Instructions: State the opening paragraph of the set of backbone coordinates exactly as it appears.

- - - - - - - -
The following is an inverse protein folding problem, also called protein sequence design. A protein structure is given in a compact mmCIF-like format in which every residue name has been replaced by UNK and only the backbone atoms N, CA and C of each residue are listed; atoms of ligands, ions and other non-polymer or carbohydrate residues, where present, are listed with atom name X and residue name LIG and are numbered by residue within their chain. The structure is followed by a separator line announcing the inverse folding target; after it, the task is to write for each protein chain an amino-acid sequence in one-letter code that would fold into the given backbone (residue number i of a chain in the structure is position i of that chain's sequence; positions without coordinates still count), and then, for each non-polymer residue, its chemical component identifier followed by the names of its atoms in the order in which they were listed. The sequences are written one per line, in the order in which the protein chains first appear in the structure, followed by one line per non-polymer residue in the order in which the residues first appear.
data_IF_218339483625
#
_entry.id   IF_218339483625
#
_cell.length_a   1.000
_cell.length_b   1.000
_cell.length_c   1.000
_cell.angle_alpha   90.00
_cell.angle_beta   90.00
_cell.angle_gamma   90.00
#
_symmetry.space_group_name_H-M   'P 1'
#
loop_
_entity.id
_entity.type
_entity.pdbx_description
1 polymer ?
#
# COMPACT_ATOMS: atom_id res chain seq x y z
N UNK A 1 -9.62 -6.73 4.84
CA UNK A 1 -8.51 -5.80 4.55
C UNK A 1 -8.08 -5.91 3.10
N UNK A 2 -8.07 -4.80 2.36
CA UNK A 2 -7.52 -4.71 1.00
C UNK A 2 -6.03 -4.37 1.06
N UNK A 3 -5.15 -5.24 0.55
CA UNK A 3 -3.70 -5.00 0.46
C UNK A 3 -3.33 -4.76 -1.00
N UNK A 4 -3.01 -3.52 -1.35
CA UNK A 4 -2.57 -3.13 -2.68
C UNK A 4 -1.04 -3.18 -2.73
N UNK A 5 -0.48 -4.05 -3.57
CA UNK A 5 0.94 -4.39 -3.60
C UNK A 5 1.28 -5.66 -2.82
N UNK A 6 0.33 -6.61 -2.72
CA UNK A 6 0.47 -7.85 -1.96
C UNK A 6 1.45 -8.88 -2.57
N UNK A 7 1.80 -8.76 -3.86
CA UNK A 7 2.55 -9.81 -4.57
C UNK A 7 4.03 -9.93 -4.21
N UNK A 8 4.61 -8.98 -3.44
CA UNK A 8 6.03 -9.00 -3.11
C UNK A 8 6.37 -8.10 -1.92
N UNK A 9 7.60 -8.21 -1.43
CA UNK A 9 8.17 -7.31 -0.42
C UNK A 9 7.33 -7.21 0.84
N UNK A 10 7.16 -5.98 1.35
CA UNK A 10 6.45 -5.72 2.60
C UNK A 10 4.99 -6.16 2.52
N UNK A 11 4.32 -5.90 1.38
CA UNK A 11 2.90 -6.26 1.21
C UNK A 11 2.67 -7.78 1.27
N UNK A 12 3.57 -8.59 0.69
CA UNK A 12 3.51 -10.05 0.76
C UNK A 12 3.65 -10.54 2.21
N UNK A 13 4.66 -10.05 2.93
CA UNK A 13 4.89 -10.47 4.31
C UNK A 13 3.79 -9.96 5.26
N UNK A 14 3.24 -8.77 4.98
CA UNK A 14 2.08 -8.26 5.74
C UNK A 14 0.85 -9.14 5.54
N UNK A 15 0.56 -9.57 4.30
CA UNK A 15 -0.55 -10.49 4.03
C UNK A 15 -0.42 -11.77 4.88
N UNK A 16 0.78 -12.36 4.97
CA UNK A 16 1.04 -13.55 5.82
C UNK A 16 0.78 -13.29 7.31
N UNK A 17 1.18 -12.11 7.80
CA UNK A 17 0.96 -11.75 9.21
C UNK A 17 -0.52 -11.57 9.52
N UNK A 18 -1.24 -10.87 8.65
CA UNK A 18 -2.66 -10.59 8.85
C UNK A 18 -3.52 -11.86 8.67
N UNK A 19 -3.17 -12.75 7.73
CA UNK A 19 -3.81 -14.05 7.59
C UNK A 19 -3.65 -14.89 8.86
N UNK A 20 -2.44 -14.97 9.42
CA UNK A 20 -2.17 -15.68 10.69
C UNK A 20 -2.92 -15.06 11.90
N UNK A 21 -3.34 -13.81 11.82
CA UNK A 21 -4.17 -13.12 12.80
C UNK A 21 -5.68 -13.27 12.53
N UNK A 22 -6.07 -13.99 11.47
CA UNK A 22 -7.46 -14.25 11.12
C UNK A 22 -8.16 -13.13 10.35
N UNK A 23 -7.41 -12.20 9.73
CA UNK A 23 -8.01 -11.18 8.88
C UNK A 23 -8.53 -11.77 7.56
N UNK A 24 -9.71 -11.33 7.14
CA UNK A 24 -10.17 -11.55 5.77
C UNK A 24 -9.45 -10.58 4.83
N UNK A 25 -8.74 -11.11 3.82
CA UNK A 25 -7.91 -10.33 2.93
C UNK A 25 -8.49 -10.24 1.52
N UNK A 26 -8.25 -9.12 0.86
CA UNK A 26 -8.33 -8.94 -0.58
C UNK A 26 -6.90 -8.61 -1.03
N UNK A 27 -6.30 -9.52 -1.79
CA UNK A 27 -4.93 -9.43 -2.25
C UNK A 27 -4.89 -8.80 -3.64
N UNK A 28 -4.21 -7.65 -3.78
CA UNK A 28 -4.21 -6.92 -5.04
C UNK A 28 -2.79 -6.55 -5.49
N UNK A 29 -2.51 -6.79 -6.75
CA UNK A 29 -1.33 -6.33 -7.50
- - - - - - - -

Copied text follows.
The following is an inverse protein folding problem, also called protein sequence design. A protein structure is given in a compact mmCIF-like format in which every residue name has been replaced by UNK and only the backbone atoms N, CA and C of each residue are listed; atoms of ligands, ions and other non-polymer or carbohydrate residues, where present, are listed with atom name X and residue name LIG and are numbered by residue within their chain. The structure is followed by a separator line announcing the inverse folding target; after it, the task is to write for each protein chain an amino-acid sequence in one-letter code that would fold into the given backbone (residue number i of a chain in the structure is position i of that chain's sequence; positions without coordinates still count), and then, for each non-polymer residue, its chemical component identifier followed by the names of its atoms in the order in which they were listed. The sequences are written one per line, in the order in which the protein chains first appear in the structure, followed by one line per non-polymer residue in the order in which the residues first appear.